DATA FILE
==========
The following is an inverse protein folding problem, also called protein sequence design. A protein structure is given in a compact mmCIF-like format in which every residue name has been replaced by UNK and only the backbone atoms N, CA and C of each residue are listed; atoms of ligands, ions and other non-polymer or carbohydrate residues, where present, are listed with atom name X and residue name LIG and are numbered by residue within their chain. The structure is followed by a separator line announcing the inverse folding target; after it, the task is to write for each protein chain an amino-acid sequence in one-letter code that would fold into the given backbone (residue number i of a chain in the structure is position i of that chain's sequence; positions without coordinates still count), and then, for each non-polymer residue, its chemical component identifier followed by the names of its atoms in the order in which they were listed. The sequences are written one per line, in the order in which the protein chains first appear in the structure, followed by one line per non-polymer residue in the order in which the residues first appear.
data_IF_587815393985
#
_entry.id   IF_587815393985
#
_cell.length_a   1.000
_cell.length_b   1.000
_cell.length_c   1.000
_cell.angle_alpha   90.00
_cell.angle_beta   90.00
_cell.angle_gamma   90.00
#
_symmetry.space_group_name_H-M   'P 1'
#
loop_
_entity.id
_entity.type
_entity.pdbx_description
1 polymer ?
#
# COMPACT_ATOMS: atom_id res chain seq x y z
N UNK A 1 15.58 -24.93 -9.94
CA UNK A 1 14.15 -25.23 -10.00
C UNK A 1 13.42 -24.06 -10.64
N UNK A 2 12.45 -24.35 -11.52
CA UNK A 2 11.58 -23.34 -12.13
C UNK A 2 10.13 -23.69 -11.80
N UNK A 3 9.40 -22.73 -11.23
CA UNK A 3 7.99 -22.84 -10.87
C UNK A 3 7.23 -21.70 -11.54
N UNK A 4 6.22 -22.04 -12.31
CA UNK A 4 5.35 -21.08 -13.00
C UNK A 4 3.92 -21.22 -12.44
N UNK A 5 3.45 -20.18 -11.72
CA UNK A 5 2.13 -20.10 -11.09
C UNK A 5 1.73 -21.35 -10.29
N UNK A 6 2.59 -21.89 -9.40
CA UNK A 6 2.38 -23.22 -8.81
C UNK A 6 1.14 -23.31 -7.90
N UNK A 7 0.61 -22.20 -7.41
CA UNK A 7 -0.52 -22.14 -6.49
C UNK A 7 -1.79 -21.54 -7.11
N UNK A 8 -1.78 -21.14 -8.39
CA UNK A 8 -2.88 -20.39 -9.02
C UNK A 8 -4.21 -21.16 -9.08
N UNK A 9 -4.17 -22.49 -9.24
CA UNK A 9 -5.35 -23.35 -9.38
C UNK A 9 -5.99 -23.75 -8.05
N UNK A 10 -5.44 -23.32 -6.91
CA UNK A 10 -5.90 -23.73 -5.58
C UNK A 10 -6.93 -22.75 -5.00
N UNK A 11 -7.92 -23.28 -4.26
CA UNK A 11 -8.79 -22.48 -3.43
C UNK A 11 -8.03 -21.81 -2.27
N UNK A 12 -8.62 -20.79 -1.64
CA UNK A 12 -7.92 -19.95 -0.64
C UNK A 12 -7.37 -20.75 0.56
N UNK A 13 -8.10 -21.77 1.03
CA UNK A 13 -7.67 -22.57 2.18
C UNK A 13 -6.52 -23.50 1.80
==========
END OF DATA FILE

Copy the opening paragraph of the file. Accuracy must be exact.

The following is an inverse protein folding problem, also called protein sequence design. A protein structure is given in a compact mmCIF-like format in which every residue name has been replaced by UNK and only the backbone atoms N, CA and C of each residue are listed; atoms of ligands, ions and other non-polymer or carbohydrate residues, where present, are listed with atom name X and residue name LIG and are numbered by residue within their chain. The structure is followed by a separator line announcing the inverse folding target; after it, the task is to write for each protein chain an amino-acid sequence in one-letter code that would fold into the given backbone (residue number i of a chain in the structure is position i of that chain's sequence; positions without coordinates still count), and then, for each non-polymer residue, its chemical component identifier followed by the names of its atoms in the order in which they were listed. The sequences are written one per line, in the order in which the protein chains first appear in the structure, followed by one line per non-polymer residue in the order in which the residues first appear.